"It's a triumph for this kind of film," Boyle said backstage, minutes after he thanked Fox Searchlight from the lectern of the Kodak Theatre.
By far the most successful of the studio-owned specialty film divisions, Fox Searchlight had never before won the top Oscar, although it had best picture finalists three of the last four years with a varied slate of original, audience-pleasing works: 2007's "Juno," 2006's "Little Miss Sunshine" and 2004's "Sideways."
While the best picture prize will make a nice ornament for Fox Searchlight's lobby, the trophy also serves as a validation of the company's patient, disciplined approach to making and distributing movies from outside the studio system -- even as the company's peers are folding their tents.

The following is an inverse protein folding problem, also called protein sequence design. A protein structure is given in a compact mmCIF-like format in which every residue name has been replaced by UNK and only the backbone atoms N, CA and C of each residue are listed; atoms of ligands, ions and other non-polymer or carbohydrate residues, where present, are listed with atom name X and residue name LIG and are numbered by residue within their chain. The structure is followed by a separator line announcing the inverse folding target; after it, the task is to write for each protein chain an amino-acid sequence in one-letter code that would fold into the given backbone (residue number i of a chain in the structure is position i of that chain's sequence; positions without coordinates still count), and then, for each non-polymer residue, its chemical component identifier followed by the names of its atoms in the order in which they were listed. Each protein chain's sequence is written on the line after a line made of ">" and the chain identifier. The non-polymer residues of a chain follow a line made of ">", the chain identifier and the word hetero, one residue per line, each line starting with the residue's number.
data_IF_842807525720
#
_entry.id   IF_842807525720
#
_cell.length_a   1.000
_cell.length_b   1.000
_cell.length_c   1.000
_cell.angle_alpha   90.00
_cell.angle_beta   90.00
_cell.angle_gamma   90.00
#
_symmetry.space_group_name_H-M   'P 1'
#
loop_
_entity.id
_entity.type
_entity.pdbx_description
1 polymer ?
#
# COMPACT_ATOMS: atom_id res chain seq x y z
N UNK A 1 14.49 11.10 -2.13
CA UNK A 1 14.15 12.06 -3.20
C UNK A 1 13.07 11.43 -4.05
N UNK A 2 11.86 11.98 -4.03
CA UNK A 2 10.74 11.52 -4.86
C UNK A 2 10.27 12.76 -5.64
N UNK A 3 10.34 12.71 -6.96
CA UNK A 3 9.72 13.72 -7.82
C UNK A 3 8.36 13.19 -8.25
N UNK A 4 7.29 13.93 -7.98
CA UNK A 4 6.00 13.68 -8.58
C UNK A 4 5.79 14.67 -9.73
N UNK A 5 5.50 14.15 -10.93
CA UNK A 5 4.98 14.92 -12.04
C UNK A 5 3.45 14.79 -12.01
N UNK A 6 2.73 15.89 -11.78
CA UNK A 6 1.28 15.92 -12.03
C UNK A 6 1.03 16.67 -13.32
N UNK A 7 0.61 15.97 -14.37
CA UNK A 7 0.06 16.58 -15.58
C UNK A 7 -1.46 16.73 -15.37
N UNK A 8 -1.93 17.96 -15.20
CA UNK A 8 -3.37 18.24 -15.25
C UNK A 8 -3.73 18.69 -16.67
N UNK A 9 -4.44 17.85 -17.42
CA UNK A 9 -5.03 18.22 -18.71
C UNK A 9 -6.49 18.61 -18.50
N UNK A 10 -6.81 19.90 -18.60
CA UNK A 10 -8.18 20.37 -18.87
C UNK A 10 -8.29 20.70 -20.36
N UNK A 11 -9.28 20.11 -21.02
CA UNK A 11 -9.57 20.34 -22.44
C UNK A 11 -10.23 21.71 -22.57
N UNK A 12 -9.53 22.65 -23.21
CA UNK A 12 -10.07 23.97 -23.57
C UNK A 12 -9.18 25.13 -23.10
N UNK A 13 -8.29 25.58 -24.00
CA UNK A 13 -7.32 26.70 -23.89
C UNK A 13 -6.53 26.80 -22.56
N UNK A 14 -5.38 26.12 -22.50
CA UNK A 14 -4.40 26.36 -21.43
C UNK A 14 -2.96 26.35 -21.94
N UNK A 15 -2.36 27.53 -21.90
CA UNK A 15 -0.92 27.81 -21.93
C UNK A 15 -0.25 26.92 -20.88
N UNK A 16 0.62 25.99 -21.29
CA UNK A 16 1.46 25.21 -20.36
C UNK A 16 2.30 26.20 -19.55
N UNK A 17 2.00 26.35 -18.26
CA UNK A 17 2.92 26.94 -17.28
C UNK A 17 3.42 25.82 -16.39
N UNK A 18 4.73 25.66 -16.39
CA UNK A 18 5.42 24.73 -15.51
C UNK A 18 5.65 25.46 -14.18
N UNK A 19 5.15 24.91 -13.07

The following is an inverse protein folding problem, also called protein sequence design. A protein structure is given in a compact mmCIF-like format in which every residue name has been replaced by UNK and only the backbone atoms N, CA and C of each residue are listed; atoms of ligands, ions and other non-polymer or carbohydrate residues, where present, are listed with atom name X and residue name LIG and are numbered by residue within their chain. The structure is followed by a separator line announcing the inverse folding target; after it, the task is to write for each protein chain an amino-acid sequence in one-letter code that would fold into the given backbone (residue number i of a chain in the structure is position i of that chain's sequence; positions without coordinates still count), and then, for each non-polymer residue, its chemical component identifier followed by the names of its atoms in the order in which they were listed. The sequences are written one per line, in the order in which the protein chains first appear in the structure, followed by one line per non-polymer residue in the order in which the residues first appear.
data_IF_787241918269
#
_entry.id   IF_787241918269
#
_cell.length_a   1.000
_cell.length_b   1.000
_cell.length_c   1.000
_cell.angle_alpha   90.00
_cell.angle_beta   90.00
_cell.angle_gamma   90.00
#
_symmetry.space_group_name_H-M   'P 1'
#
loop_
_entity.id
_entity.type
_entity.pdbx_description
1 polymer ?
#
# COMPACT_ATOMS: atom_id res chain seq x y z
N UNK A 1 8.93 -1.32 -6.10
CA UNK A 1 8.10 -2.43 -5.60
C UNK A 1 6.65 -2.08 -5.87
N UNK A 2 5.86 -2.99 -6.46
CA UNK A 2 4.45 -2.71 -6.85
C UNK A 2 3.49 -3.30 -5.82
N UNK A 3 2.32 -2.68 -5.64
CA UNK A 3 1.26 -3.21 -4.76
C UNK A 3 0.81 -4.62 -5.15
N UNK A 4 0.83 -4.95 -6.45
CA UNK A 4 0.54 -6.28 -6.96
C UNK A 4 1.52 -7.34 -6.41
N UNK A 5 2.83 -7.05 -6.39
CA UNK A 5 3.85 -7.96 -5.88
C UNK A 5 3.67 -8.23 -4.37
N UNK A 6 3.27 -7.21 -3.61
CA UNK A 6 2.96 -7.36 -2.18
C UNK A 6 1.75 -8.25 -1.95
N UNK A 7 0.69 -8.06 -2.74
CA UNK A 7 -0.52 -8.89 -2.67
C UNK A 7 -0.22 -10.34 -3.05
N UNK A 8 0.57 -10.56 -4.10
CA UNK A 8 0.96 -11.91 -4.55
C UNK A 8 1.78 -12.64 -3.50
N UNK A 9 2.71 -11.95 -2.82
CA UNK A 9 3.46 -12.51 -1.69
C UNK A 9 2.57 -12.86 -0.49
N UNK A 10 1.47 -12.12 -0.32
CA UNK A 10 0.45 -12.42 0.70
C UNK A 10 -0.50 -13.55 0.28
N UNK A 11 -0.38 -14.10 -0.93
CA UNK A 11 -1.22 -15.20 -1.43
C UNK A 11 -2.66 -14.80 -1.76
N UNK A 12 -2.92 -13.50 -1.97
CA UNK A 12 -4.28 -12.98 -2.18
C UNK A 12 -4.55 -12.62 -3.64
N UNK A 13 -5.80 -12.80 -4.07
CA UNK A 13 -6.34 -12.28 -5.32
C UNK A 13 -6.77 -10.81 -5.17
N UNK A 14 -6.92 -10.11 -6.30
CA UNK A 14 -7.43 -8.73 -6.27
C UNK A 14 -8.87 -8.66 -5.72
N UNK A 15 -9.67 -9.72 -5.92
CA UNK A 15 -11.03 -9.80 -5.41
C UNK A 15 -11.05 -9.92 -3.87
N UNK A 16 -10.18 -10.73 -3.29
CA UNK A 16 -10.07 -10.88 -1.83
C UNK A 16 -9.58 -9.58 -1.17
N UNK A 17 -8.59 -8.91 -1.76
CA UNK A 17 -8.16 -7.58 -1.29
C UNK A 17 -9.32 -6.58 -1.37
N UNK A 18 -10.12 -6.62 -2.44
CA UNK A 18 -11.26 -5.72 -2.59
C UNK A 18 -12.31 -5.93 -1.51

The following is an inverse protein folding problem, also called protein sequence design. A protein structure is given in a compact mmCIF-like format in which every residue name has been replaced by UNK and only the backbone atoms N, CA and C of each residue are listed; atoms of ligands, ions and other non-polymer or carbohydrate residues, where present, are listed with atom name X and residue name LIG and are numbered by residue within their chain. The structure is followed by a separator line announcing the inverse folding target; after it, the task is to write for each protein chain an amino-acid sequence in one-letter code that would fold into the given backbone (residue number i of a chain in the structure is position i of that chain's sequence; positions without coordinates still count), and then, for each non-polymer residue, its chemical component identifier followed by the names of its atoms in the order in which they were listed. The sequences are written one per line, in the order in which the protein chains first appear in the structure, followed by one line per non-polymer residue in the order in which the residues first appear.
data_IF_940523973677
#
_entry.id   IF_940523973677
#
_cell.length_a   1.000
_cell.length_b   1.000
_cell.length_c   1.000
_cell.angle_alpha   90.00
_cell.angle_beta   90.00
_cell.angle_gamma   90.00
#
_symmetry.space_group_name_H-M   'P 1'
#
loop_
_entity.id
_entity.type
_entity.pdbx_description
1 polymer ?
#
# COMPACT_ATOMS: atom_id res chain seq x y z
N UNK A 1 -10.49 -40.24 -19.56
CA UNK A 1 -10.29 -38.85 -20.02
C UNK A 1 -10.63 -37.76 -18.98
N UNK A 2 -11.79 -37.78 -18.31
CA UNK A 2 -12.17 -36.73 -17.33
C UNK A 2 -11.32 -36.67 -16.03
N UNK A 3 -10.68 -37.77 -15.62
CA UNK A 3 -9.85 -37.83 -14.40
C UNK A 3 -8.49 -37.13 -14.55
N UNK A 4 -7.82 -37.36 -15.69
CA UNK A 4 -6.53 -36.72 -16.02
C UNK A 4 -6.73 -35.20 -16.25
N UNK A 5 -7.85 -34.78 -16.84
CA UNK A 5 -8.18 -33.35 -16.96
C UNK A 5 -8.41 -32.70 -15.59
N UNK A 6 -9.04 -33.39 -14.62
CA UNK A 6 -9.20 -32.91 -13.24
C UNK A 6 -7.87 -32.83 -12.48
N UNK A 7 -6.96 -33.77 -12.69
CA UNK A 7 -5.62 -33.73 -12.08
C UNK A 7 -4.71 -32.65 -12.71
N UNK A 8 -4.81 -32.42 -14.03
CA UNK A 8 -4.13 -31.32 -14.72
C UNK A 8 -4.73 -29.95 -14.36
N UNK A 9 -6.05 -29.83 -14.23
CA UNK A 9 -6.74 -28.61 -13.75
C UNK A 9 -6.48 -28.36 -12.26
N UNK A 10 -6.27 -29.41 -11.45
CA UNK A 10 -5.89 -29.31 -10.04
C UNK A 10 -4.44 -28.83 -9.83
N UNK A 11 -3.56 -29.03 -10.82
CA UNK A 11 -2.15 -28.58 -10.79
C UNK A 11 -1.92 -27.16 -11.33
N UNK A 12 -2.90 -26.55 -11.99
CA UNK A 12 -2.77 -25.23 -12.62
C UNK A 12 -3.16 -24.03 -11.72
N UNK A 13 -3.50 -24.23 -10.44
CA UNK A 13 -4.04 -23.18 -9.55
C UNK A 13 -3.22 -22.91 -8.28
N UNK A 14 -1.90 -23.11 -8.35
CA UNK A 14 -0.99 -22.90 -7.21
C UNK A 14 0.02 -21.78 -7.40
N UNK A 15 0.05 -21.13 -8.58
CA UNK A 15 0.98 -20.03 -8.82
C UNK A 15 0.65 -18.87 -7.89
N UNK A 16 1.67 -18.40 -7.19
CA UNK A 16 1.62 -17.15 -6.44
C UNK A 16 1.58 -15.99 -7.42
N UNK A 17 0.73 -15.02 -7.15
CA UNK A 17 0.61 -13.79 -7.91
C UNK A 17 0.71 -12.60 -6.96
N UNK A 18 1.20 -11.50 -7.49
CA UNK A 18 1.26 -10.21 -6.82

Some of these companies were done in by profligate spending and steep overhead, which Fox Searchlight has consistently avoided. The company refuses to pay its actors more than $500,000 -- often a tiny fraction of their standard, multimillion-dollar salaries -- and carries a staff of about 75.
"I believe that size, in some ways, is the enemy of creativity," said Peter Chernin, News Corp.'s president and chief operating officer, who launched the Fox Searchlight division more than 15 years ago. "The less money you risk, the more risks you can take. It gives you a chance to take more shots."